Hi, I’m sorry your family is going through this. I am an addict/alcoholic in recovery. I’ve been sober for 5 years. One thing I am tremendously grateful for, is that my parents never stopped loving me and never stopping showing it. I know my behavior and just how sick I was, must have been a nightmare for my parents who just wanted me to be healthy & happy. My mom often says that she wasn’t given a book about how to parent a child with addiction. You sound like you’re doing the right things. I didn’t get sober until I was sick of it and ready for recovery. My parents never forced recovery on me, and I believe thats why it stuck, it was my idea. He needs to hit a bottom and decide for himself. And know that its not your job to fix him, just to love him unconditionally. I hope he gets better and that you take care of yourself as well.


#8

Hi there. Thank you so much for your response. Our communication is pretty good. He knows we know that he uses. We know when venmos show up on his account that he has bought drugs. We ask him not to use in our house, but we know that he does. He and I communicate fairly well, and I offer help. He has admitted he is dependent but has not expressed an interest in stopping. Thank you for sharing, and I will take a look at your resources,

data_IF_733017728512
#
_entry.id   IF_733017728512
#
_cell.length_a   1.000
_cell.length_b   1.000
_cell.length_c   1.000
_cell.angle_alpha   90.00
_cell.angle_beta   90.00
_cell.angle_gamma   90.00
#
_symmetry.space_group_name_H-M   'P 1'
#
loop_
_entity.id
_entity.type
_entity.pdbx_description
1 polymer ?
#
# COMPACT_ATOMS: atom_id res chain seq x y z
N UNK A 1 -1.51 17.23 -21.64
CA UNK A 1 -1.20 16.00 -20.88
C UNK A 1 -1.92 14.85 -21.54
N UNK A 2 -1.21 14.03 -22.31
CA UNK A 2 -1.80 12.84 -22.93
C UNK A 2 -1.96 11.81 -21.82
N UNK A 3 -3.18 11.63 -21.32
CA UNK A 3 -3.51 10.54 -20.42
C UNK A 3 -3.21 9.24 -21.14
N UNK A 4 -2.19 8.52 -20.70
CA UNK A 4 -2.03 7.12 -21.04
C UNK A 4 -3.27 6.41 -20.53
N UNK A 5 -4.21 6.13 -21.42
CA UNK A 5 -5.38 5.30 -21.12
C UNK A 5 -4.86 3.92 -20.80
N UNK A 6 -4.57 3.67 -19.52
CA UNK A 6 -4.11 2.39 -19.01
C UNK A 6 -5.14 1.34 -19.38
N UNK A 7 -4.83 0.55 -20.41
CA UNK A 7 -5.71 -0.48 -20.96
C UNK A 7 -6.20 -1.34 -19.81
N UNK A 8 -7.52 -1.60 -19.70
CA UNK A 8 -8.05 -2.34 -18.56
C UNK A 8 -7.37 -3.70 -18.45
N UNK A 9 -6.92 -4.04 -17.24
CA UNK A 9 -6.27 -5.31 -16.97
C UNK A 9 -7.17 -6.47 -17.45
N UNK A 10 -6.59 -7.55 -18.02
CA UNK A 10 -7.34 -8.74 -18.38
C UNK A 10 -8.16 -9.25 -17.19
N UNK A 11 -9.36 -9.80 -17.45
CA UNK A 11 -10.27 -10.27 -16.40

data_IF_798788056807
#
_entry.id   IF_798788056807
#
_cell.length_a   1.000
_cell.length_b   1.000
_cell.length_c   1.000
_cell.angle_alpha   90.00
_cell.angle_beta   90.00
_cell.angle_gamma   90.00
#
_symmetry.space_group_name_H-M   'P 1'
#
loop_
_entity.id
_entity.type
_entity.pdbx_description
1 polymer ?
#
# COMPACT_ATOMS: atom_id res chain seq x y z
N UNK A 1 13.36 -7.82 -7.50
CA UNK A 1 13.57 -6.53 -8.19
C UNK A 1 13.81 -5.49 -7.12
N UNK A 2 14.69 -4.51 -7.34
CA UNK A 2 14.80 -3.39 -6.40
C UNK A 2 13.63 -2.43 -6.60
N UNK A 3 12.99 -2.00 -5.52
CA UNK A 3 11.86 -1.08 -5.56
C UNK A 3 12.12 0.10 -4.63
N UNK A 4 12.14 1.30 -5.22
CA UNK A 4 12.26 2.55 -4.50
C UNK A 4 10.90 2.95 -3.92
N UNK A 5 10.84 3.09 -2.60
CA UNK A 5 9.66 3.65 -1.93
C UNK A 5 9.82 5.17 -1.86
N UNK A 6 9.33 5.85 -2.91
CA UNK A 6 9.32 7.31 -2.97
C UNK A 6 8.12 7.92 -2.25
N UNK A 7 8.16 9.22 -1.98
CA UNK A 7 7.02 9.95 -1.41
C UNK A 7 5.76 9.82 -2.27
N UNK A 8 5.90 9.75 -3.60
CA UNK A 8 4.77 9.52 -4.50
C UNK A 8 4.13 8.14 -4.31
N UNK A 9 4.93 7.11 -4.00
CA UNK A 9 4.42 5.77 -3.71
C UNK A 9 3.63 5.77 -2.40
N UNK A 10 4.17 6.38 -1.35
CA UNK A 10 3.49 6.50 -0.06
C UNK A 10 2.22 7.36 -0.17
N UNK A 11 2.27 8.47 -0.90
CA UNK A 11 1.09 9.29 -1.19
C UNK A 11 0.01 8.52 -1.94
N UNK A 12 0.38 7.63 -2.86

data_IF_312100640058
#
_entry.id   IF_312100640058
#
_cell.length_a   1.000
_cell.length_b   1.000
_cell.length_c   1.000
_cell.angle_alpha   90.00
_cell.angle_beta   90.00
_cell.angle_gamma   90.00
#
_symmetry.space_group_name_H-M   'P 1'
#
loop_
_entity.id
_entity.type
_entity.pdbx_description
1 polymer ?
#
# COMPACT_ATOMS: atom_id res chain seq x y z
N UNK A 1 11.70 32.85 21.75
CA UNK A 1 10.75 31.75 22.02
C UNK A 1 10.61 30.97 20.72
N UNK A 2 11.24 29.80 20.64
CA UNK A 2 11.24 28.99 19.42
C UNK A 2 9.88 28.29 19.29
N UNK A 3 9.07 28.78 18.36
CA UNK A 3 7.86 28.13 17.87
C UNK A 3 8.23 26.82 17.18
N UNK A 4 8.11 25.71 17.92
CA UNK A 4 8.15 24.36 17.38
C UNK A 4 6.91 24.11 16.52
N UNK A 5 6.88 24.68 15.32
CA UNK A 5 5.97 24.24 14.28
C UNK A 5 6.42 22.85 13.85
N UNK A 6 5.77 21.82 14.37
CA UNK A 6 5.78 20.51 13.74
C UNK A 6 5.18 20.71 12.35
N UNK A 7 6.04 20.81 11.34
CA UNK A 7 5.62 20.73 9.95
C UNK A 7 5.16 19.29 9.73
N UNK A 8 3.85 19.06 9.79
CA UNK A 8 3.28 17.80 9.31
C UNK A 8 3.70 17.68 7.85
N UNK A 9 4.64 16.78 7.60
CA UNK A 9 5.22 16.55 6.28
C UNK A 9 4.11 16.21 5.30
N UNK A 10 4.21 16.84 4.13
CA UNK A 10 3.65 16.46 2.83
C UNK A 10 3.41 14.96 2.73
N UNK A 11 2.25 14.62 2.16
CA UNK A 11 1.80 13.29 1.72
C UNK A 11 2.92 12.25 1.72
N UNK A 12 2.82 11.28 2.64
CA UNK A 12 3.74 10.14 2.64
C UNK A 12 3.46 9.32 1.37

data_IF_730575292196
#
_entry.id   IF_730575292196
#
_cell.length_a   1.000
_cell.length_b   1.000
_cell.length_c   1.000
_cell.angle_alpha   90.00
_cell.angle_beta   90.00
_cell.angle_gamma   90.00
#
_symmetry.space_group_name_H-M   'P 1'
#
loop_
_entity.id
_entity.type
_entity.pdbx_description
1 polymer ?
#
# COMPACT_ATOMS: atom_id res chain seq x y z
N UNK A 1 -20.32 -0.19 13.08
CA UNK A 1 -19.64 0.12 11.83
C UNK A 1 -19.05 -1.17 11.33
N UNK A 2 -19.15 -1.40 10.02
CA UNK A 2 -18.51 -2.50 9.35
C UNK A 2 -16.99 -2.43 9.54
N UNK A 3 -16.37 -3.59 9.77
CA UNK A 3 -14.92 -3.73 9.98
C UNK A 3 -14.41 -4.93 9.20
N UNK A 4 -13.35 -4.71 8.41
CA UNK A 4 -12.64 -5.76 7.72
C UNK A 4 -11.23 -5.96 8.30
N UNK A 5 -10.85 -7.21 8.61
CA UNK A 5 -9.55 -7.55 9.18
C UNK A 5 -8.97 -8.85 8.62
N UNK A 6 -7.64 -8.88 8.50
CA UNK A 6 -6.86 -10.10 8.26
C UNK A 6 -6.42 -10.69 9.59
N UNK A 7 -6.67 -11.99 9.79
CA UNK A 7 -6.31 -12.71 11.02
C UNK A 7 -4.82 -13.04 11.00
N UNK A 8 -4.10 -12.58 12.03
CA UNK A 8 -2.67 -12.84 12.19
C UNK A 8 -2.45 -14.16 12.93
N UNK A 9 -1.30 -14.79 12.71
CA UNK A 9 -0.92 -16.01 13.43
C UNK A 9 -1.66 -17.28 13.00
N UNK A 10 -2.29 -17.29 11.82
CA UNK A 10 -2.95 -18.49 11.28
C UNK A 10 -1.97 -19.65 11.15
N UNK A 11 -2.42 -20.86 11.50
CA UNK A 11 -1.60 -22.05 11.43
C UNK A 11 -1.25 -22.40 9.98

#4

Thank you for sharing your story. My daughter seems stuck at rock bottom - alcohol binge, detox, rehab, repeat. Recently diagnosed with an eating disorder as well. This has been her pattern for three years now, all beginning with postpartum depression. She has since lost her daughter, which adds to her depression/ptsd. It’s been painful to watch her downward spiral. We attend AA and the support helps. I hear hope in your comment. ty


#9

Thank you so much for your response. I have done a lot of reading and I believe he knows I love him unconditionally. He will talk to me more than his dad. My husband gets angry and goes days without talking to him. I have asked him to just connect with our son once each day, even if just by text. My uncle was a heroin addict, and I have had two relatives die due to drug overdose. I am very scared of the long term results, and possible death, but I am working on being strong and having faith. Do you mind me asking what other substances you abused, and for how long? Thank you again,